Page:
The macromolecules of biological organisms fall into five main groups: peptide, proteins, carbohydrates, nucleic acids, and lipids (nonpolymeric-nonpolar materials soluble in organic solvents, such as fats and oils). Proteins-peptides and nucleic acids, and many carbohydrates, are biopolymers. In this article, we will limit our discussion to peptide bond formation. Proteins are the basic constituents of living organisms, But peptide bonds formation is essential for the building of proteins.
Peptides are biological macromolecules of small molecules called amino acids. Their unit of amino acids ranges from about 2 to less than 200 amino acid units, so peptides can be very large biomacromolecules. Many peptides make a complex with non-amino-acid components such as metal ions (for example, Fe 2+ , Zn 2+ , Cu + , and Mg 2+ ) or certain complex organic molecules usually derived from vitamins. (Vitamins are organic molecules necessary in verysmall quantities for normal cell structure and metabolism.)
Peptides are very important molecules in cells function and organisms metabolism, playing both Complex structural and functional roles. The proteins of bone and connective tissue, for example, are of major structural importance than any other part.
Some Peptides are enzymes, catalyzing or inhibiting specific biochemical reactions; some transport materials in the bloodstream or across biological membranes to the cell; and some (hormones) carry chemical messages to coordinate the body’s activities. Insulin and glucagon, for example, are peptide hormones made in the pancreas and secreted to regulate the body’s blood-sugar level.
Basic Unit of Peptides: Amino Acids
An amino acid is an organic compound containing an amino group ( – NH 2 ) in one terminal and a carboxyl group (- COOH) in the other terminal. The building blocks of peptides are alpha-amino acids (a-amino acids). An a-amino acid has the general structure(R is an H atom.).
What is Chirality in amino acid?
All amino acids contain a chiral carbon center. This chiral center is optically active in nature. When you send plane-polarized light in the dilute solution of amino acid. The optically active molecule rotates the plane-polarized light.
It is possible either clockwise or counterclockwise. Alpha-amino acids rotate the plane-polarized light counterclockwise. All living systems contain alpha-amino acid or l- amino acids. Then the final peptide molecules also follow levo rotation.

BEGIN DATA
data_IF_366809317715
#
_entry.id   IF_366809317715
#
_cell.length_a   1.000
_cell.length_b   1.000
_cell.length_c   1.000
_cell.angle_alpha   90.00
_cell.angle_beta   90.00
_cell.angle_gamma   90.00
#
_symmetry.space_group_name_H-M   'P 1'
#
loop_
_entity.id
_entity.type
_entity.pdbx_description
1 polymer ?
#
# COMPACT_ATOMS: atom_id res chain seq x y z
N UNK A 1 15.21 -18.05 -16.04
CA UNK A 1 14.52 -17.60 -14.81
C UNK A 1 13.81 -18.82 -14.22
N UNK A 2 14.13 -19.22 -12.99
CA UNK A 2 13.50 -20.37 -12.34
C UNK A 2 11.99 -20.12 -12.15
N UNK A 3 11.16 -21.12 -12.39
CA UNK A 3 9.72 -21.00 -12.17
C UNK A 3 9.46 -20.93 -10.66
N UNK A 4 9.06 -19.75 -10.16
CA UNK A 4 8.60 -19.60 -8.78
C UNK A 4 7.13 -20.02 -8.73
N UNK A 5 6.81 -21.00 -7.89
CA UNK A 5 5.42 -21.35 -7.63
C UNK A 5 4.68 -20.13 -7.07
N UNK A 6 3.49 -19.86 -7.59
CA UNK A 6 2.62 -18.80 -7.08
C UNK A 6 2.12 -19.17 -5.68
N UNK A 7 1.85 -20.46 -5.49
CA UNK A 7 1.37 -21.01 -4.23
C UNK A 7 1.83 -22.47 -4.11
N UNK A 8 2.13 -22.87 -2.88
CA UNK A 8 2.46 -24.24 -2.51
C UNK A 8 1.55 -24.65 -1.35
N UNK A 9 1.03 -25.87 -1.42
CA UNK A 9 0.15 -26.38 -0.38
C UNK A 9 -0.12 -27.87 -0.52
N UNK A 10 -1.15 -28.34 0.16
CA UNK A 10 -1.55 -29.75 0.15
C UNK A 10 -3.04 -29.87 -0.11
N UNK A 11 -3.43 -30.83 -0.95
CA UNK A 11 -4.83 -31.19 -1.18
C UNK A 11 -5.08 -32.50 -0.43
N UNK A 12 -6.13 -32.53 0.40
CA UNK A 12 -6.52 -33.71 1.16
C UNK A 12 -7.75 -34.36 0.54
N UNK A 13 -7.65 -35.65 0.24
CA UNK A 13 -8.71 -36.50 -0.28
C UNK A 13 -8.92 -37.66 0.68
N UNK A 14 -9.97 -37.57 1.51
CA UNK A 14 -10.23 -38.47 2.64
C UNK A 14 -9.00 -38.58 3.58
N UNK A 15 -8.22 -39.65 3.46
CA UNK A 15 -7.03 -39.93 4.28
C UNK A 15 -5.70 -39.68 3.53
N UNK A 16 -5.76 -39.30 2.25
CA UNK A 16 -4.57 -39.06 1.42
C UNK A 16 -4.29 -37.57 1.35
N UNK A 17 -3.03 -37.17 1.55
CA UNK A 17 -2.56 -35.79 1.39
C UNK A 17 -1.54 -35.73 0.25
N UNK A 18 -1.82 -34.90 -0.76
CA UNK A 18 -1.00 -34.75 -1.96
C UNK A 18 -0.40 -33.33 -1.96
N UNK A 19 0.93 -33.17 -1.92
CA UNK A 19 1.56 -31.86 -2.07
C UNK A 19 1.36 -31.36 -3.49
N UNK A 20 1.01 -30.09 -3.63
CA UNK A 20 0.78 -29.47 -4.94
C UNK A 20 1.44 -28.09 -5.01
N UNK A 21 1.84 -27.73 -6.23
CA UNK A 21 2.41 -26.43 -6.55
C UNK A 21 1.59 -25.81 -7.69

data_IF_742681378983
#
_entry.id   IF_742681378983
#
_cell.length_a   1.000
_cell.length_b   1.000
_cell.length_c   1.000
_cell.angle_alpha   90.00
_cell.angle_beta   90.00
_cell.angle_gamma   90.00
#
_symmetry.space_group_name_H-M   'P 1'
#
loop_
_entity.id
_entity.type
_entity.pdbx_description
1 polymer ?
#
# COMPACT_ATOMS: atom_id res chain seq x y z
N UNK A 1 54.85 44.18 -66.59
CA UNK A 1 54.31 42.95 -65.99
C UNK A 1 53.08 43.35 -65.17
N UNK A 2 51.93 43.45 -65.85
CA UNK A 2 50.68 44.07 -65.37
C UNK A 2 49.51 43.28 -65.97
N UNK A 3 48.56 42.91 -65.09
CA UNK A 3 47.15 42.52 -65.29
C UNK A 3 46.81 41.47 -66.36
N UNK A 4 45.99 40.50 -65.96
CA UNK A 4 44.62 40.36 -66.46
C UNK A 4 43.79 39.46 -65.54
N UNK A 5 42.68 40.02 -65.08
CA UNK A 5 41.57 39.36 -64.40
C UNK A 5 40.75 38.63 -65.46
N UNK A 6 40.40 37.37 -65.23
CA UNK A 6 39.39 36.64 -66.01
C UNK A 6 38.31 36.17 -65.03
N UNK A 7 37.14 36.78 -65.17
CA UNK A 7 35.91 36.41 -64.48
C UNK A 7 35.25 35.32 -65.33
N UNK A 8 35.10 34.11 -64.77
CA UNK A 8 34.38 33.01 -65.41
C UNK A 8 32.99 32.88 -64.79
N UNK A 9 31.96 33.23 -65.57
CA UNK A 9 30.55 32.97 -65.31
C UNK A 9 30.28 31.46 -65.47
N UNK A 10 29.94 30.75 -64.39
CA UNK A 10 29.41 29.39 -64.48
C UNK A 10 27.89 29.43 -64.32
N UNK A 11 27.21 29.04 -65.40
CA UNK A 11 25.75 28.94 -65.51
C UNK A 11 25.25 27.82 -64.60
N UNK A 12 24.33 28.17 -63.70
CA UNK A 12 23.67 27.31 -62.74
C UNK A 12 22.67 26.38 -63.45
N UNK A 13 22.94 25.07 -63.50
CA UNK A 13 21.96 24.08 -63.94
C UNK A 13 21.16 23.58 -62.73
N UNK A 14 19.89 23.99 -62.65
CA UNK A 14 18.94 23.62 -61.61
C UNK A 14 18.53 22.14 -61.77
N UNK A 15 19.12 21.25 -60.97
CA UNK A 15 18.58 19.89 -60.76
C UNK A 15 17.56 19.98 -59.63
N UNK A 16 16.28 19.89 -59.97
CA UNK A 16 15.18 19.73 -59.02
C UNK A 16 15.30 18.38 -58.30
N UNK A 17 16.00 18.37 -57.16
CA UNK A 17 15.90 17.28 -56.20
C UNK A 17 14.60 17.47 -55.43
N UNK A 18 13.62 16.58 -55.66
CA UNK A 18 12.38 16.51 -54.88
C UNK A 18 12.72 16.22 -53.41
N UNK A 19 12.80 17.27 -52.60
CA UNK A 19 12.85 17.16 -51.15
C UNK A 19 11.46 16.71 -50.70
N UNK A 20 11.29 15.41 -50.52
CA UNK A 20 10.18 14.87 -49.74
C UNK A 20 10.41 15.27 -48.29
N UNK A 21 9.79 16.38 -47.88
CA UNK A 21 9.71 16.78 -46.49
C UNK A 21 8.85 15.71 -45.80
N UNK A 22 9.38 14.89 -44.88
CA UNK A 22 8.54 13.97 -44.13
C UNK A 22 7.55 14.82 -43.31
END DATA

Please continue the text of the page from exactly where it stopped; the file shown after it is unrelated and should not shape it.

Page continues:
The carbon atom next to the carboxyl carbon is called the chiral carbon atom. In an alpha-amino acid, the amino group is attached to the same chiral carbon atom. Glycine, NH 2-CH 2-COOH is the simplest and first most alpha-amino acid. R is a hydrogen atom in the glycine amino acid.
This lists the 20 amino acids from which most proteins are composed in nature (check in our previous blog post). Under the name of each alpha-amino acid, its common three-letter abbreviation is shown in the table (previous post). For instance, the abbreviation for glycine amino acid is gly.
Each alpha-amino acid has a different R group, or side chain. The side chains of the alpha-amino acids in a protein determine the protein’s physical and chemical properties. Nine of the alpha-amino acids have nonpolar molecular fragments, or hydrocarbon fragments, side chains. The remaining 11 amino acids have polar molecular fragment side chains, capable of ionizing or forming hydrogen bonds with other amino acids or with water.
Zwitterions of amino acids:
At the near-neutral pH of a biological system in the aqueous solution, the alpha-amino acid groups in a protein are generally in the form of zwitterions, which are species having both a
positive and a negative charge. The carboxyl group is acidic, so its proton ionizes and dissociates from carboxylic group:
The amino group is basic in nature, so it has the capacity to pick up a proton and becomes protonated amine group:
At neutral pH in the aqueous medium, the net result is that the carboxyl group loses H + to the amino group of alpha-amino acids, yielding the zwitterion: